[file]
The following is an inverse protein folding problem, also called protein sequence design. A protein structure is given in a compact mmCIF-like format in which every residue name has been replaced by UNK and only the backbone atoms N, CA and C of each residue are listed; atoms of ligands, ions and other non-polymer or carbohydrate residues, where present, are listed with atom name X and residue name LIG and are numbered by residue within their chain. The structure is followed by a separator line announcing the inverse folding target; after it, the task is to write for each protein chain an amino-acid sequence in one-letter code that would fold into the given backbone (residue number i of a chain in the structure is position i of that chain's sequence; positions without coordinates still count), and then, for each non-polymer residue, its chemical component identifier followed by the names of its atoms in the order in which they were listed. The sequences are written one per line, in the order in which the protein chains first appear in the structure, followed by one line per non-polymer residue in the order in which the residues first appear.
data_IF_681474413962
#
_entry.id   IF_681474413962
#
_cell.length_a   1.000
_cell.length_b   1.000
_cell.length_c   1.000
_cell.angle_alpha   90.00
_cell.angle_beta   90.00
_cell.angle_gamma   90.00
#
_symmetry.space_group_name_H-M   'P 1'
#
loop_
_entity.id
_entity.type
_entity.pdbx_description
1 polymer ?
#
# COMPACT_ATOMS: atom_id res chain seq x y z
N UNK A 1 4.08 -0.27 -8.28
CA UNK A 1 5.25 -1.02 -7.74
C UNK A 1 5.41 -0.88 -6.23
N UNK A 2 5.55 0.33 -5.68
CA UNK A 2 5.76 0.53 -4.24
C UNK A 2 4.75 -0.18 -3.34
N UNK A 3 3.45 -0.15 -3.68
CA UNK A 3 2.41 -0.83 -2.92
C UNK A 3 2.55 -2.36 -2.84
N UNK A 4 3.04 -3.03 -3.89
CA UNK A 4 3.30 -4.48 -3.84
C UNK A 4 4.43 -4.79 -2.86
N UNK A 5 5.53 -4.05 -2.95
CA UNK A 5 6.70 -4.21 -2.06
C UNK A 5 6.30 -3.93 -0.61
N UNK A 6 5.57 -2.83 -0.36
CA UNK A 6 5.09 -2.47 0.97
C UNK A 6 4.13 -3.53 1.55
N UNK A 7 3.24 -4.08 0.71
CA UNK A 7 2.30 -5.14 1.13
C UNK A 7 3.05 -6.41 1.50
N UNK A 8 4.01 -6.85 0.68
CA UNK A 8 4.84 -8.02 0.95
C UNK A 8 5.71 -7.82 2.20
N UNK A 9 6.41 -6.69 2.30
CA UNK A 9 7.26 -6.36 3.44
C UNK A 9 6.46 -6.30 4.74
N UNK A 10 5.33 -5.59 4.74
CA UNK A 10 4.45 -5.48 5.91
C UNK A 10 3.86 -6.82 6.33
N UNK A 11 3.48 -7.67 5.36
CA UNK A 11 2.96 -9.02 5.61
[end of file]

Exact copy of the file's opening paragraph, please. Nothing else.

The following is an inverse protein folding problem, also called protein sequence design. A protein structure is given in a compact mmCIF-like format in which every residue name has been replaced by UNK and only the backbone atoms N, CA and C of each residue are listed; atoms of ligands, ions and other non-polymer or carbohydrate residues, where present, are listed with atom name X and residue name LIG and are numbered by residue within their chain. The structure is followed by a separator line announcing the inverse folding target; after it, the task is to write for each protein chain an amino-acid sequence in one-letter code that would fold into the given backbone (residue number i of a chain in the structure is position i of that chain's sequence; positions without coordinates still count), and then, for each non-polymer residue, its chemical component identifier followed by the names of its atoms in the order in which they were listed. The sequences are written one per line, in the order in which the protein chains first appear in the structure, followed by one line per non-polymer residue in the order in which the residues first appear.